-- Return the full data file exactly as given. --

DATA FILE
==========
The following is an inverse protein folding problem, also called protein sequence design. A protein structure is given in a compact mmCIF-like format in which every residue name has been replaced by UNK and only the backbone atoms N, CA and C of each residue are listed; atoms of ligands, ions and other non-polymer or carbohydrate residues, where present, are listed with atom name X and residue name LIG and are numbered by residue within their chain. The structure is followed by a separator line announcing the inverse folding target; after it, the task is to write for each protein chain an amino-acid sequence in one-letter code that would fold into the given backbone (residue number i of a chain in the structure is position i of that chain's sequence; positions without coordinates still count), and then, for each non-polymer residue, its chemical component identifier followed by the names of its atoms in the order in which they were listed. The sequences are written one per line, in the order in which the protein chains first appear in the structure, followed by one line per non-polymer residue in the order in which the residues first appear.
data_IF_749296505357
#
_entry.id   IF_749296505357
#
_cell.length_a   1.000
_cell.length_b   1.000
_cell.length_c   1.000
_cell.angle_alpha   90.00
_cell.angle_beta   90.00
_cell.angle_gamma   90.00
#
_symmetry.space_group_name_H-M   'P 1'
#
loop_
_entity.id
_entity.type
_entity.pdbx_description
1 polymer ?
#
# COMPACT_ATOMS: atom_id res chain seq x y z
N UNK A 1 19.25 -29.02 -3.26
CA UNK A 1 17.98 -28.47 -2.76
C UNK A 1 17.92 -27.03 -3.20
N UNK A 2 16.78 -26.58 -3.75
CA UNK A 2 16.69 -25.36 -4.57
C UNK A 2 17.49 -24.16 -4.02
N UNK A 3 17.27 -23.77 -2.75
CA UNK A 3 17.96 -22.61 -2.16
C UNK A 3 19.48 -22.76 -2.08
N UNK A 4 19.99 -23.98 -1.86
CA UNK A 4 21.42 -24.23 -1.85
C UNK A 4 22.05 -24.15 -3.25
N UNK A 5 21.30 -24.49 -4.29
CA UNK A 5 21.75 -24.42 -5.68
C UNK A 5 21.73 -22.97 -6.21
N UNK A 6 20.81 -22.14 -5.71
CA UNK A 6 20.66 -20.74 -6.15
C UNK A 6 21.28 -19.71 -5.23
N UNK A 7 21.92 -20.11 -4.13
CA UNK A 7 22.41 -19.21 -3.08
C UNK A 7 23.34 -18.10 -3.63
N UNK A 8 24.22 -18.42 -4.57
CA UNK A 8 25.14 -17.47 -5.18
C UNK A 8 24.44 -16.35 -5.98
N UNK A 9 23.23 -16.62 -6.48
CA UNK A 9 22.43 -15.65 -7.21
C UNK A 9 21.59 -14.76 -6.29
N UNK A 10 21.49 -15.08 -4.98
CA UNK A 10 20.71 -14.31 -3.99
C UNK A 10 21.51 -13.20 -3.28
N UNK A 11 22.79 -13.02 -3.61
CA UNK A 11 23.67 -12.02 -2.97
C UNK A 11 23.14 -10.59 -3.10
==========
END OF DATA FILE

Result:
The following is an inverse protein folding problem, also called protein sequence design. A protein structure is given in a compact mmCIF-like format in which every residue name has been replaced by UNK and only the backbone atoms N, CA and C of each residue are listed; atoms of ligands, ions and other non-polymer or carbohydrate residues, where present, are listed with atom name X and residue name LIG and are numbered by residue within their chain. The structure is followed by a separator line announcing the inverse folding target; after it, the task is to write for each protein chain an amino-acid sequence in one-letter code that would fold into the given backbone (residue number i of a chain in the structure is position i of that chain's sequence; positions without coordinates still count), and then, for each non-polymer residue, its chemical component identifier followed by the names of its atoms in the order in which they were listed. The sequences are written one per line, in the order in which the protein chains first appear in the structure, followed by one line per non-polymer residue in the order in which the residues first appear.
data_IF_749296505357
#
_entry.id   IF_749296505357
#
_cell.length_a   1.000
_cell.length_b   1.000
_cell.length_c   1.000
_cell.angle_alpha   90.00
_cell.angle_beta   90.00
_cell.angle_gamma   90.00
#
_symmetry.space_group_name_H-M   'P 1'
#
loop_
_entity.id
_entity.type
_entity.pdbx_description
1 polymer ?
#
# COMPACT_ATOMS: atom_id res chain seq x y z
N UNK A 1 19.25 -29.02 -3.26
CA UNK A 1 17.98 -28.47 -2.76
C UNK A 1 17.92 -27.03 -3.20
N UNK A 2 16.78 -26.58 -3.75
CA UNK A 2 16.69 -25.36 -4.57
C UNK A 2 17.49 -24.16 -4.02
N UNK A 3 17.27 -23.77 -2.75
CA UNK A 3 17.96 -22.61 -2.16
C UNK A 3 19.48 -22.76 -2.08
N UNK A 4 19.99 -23.98 -1.86
CA UNK A 4 21.42 -24.23 -1.85
C UNK A 4 22.05 -24.15 -3.25
N UNK A 5 21.30 -24.49 -4.29
CA UNK A 5 21.75 -24.42 -5.68
C UNK A 5 21.73 -22.97 -6.21
N UNK A 6 20.81 -22.14 -5.71
CA UNK A 6 20.66 -20.74 -6.15
C UNK A 6 21.28 -19.71 -5.23
N UNK A 7 21.92 -20.11 -4.13
CA UNK A 7 22.41 -19.21 -3.08
C UNK A 7 23.34 -18.10 -3.63
N UNK A 8 24.22 -18.42 -4.57
CA UNK A 8 25.14 -17.47 -5.18
C UNK A 8 24.44 -16.35 -5.98
N UNK A 9 23.23 -16.62 -6.48
CA UNK A 9 22.43 -15.65 -7.21
C UNK A 9 21.59 -14.76 -6.29
N UNK A 10 21.49 -15.08 -4.98
CA UNK A 10 20.71 -14.31 -3.99
C UNK A 10 21.51 -13.20 -3.28
N UNK A 11 22.79 -13.02 -3.61
CA UNK A 11 23.67 -12.02 -2.97
C UNK A 11 23.14 -10.59 -3.10